Kept in unit (local) file for two years or transfer Formal: Depends upon pay grade of accused E-4 and below: Filed Locally E-5 and above: Filed in OMPF Instructor Comments: When an Article 15 results in a finding of guilt and punishment is imposed the Article 15 must then be filed. Summarized: Maintained in local file for 2 years or until the Soldier transfers out of the unit. Formal: The filing of a Formal Article 15 depends on the Soldier’s grade. Enlisted Soldiers who are E4 and below: It will be maintained in the local file for up to 2 years. Soldiers in the grade of E-5 or above: the Article 15 is filed in the Soldier’s OMPF. The Commander imposing the Article 15 decides whether to file it in the Performance fiche, or the Restricted fiche of the OMPF. NOTE: In recent years, documents filed in the Restricted fiche of the OMPF have been reviewed by promotions boards considering promotion to CSM/SGM.

47 Practice Tips for Imposing NJP Actions
Contact your SJA when you decide to impose NJP. Determine a time to conduct NJP Set aside specific day or drill period to conduct Designate in advance who will conduct the NJP Be prepared to conduct in alternate locations or by alternate means if not geographically located. Consistent application of punishment Create a tracking system to monitor how NJP is imposed Lowest appropriate level.” –AMCM 3-1(b) Higher-level commander may withhold authority. AVOID UNLAWFUL COMMAND INFLUENCE! May not predetermine punishment for offenses. May not insist on prosecution of cases

48 Procedural Timeline CRIME IS COMMITTED OR SUSPECTED COMMANDER ORDERS AN INVESTIGATION ( IF NEEDED ) EXISTING VERIFIED INFORMATION MAY BE ENOUGH (Commander makes determination to use Administrative Actions or Non-judicial punishment or Courts-Martial or Not to take Action) (Any Action may be combined with Administrative Actions) COMMANDER PREFERS CHARGES TO THE CONVENING AUTHORITY CONVENING AUTHORITY ORDERS AN ARTICLE 32 INVESTIGATION ARTICLE 32 IS CONVENED ARTICLE 32 REPORT SENT CONVENING AUTHORITY CONVENING AUTHORITY REFERS CHARGES FOR A COURT MARTIAL PRETRIAL COURT MARTIAL SENTENCING CDR decides to go w/ CM Instructor Comments: Now in the procedural timeline the commander determines that this matter rises to the level of Courts-martial (following the yellow) after the offense has occurred when the CDR makes a determination to proceed to a CM, then moves to the investigative phase and progresses all the way to sentencing (and appeal)

49 Alabama Code of Military Justice
Courts-Martial Instructor Comment: We are now covering the portion on the ACMJ Courts-Martial system.

50 Courts-Martial (CM) Three types of Courts-Martial:
General Court-Martial (GCM)* Judge w/5 members Special Court-Martial (SPCM) Judge w/3 members Summary Court-MARTIAL (SCM) 1 Officer (LTC) Instructor Comments: The Commander or anyone subject to the code may prefer charges against an accused. The charges are referred to a court-martial only by a commander in his/her capacity as the Convening Authority.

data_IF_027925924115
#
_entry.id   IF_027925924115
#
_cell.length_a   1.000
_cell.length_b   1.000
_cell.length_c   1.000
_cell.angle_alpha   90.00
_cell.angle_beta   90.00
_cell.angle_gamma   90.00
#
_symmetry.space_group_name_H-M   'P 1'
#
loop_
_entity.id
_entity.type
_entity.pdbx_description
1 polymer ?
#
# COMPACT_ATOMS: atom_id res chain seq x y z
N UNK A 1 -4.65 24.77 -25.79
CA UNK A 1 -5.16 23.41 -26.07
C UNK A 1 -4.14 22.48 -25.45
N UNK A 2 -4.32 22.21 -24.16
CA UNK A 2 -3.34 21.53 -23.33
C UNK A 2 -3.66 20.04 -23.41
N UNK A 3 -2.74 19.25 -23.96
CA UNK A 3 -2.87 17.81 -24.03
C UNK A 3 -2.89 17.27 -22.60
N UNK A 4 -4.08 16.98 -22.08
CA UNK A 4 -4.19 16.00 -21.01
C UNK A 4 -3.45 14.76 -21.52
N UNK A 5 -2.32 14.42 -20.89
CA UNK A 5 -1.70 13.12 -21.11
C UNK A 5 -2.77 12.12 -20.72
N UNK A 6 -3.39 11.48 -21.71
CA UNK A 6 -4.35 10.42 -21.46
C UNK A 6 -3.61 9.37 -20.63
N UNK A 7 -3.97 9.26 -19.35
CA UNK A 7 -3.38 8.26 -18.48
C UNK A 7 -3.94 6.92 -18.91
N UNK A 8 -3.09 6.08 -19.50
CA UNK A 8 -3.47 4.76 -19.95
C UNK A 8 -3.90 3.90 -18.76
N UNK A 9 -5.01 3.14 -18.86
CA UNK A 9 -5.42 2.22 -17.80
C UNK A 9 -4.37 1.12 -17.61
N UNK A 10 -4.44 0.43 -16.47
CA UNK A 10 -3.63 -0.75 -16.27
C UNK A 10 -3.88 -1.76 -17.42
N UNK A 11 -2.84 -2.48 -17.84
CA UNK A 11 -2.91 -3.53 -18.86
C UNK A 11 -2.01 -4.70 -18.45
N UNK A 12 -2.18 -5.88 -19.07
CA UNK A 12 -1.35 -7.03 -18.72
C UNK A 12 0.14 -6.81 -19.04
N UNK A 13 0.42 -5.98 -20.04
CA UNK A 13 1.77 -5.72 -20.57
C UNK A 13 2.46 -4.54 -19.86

51 Roles and Responsibilities
Court-Martial Convening Authorities General: Governor, TAG, any commanding General Officer Special: commanding officer of a brigade, regiment (Army) a wing, group (Air Force) commanding officer or officer in charge when empowered by TAG. Summary: commanding officer of a battalion (Army) a detached squadron or other detachment (Air Force) Instructor Note: Wing/ regiment Or corresponding unit of the Army or Air force Instructor Comment: The Commanding officer is a commissioned officer or warrant officer in CMD by virtue of position The CDR is any GO/TAG any other officer in Command General Courts-Martial Requires Article 32 investigation but it Can be waived by the accused. Full trial procedures apply. CM panel can adjudge any punishment that does not exceed the maximum punishment for the offense(s). Commissioned Officers, Commissioned Warrant Officers, and Cadets are “Dismissed” rather than Discharged. Special Courts-Martial is authorized to adjudge a Bad Conduct Discharge. The Accused has a right to defense counsel and the government is represented by the Trial Counsel. The Court consists of at least three members and a military judge. The Accused may choose to be tried by a judge alone. Summary Courts-Martial: Convened by battalion-level commander (0-5) or higher No military judge The rules of evidence apply Line officer presides over case (should be a FG/can be company grade) Usually there are no lawyers at the proceeding but the accused can consult with counsel for a advice and assistance prior to the hearing Legal advisor appointed to assist summary court-martial officer